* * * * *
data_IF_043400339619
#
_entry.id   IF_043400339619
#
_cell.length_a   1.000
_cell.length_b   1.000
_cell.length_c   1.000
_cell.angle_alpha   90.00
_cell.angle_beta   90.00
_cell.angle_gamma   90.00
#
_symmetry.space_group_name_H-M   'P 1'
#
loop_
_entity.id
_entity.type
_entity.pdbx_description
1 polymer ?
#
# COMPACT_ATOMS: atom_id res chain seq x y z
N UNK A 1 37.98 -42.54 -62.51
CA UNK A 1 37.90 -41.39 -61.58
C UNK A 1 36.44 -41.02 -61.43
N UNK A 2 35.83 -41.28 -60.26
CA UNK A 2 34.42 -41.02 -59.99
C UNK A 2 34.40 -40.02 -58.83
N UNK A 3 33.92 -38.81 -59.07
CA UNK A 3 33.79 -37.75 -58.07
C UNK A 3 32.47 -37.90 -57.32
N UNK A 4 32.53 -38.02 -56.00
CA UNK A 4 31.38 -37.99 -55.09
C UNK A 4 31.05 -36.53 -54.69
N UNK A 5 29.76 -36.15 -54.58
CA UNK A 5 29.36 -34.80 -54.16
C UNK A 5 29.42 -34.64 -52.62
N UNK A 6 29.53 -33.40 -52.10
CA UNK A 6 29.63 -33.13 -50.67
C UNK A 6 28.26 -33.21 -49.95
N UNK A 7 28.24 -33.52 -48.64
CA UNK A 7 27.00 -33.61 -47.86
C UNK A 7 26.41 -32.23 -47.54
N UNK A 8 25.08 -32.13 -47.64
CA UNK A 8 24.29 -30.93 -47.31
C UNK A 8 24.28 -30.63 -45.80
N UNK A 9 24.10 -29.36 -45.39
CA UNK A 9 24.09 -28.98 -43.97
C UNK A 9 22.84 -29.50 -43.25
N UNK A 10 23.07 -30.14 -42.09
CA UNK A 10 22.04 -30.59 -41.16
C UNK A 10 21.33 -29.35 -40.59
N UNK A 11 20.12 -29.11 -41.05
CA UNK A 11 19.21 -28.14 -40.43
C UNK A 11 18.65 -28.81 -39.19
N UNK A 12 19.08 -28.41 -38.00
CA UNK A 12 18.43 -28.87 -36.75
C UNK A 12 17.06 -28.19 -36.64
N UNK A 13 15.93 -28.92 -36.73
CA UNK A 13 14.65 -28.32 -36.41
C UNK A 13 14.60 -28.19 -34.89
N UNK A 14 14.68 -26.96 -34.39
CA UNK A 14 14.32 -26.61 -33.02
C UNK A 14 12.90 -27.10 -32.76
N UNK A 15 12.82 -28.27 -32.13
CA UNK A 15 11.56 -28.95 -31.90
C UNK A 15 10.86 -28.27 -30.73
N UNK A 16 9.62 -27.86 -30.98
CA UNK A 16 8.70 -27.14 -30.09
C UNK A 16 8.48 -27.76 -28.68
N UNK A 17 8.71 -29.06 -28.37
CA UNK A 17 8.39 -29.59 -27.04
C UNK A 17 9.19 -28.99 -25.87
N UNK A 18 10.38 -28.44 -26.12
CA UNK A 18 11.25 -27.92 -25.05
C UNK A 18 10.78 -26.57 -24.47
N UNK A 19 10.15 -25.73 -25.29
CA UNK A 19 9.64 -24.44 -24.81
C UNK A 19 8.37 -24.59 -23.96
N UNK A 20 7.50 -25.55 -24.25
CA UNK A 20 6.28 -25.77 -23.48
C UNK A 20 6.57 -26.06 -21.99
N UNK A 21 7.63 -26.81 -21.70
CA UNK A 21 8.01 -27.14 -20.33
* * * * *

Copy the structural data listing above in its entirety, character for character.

data_IF_043400339619
#
_entry.id   IF_043400339619
#
_cell.length_a   1.000
_cell.length_b   1.000
_cell.length_c   1.000
_cell.angle_alpha   90.00
_cell.angle_beta   90.00
_cell.angle_gamma   90.00
#
_symmetry.space_group_name_H-M   'P 1'
#
loop_
_entity.id
_entity.type
_entity.pdbx_description
1 polymer ?
#
# COMPACT_ATOMS: atom_id res chain seq x y z
N UNK A 1 37.98 -42.54 -62.51
CA UNK A 1 37.90 -41.39 -61.58
C UNK A 1 36.44 -41.02 -61.43
N UNK A 2 35.83 -41.28 -60.26
CA UNK A 2 34.42 -41.02 -59.99
C UNK A 2 34.40 -40.02 -58.83
N UNK A 3 33.92 -38.81 -59.07
CA UNK A 3 33.79 -37.75 -58.07
C UNK A 3 32.47 -37.90 -57.32
N UNK A 4 32.53 -38.02 -56.00
CA UNK A 4 31.38 -37.99 -55.09
C UNK A 4 31.05 -36.53 -54.69
N UNK A 5 29.76 -36.15 -54.58
CA UNK A 5 29.36 -34.80 -54.16
C UNK A 5 29.42 -34.64 -52.62
N UNK A 6 29.53 -33.40 -52.10
CA UNK A 6 29.63 -33.13 -50.67
C UNK A 6 28.26 -33.21 -49.95
N UNK A 7 28.24 -33.52 -48.64
CA UNK A 7 27.00 -33.61 -47.86
C UNK A 7 26.41 -32.23 -47.54
N UNK A 8 25.08 -32.13 -47.64
CA UNK A 8 24.29 -30.93 -47.31
C UNK A 8 24.28 -30.63 -45.80
N UNK A 9 24.10 -29.36 -45.39
CA UNK A 9 24.09 -28.98 -43.97
C UNK A 9 22.84 -29.50 -43.25
N UNK A 10 23.07 -30.14 -42.09
CA UNK A 10 22.04 -30.59 -41.16
C UNK A 10 21.33 -29.35 -40.59
N UNK A 11 20.12 -29.11 -41.05
CA UNK A 11 19.21 -28.14 -40.43
C UNK A 11 18.65 -28.81 -39.19
N UNK A 12 19.08 -28.41 -38.00
CA UNK A 12 18.43 -28.87 -36.75
C UNK A 12 17.06 -28.19 -36.64
N UNK A 13 15.93 -28.92 -36.73
CA UNK A 13 14.65 -28.32 -36.41
C UNK A 13 14.60 -28.19 -34.89
N UNK A 14 14.68 -26.96 -34.39
CA UNK A 14 14.32 -26.61 -33.02
C UNK A 14 12.90 -27.10 -32.76
N UNK A 15 12.82 -28.27 -32.13
CA UNK A 15 11.56 -28.95 -31.90
C UNK A 15 10.86 -28.27 -30.73
N UNK A 16 9.62 -27.86 -30.98
CA UNK A 16 8.70 -27.14 -30.09
C UNK A 16 8.48 -27.76 -28.68
N UNK A 17 8.71 -29.06 -28.37
CA UNK A 17 8.39 -29.59 -27.04
C UNK A 17 9.19 -28.99 -25.87
N UNK A 18 10.38 -28.44 -26.12
CA UNK A 18 11.25 -27.92 -25.05
C UNK A 18 10.78 -26.57 -24.47
N UNK A 19 10.15 -25.73 -25.29
CA UNK A 19 9.64 -24.44 -24.81
C UNK A 19 8.37 -24.59 -23.96
N UNK A 20 7.50 -25.55 -24.25
CA UNK A 20 6.28 -25.77 -23.48
C UNK A 20 6.57 -26.06 -21.99
N UNK A 21 7.63 -26.81 -21.70
CA UNK A 21 8.01 -27.14 -20.33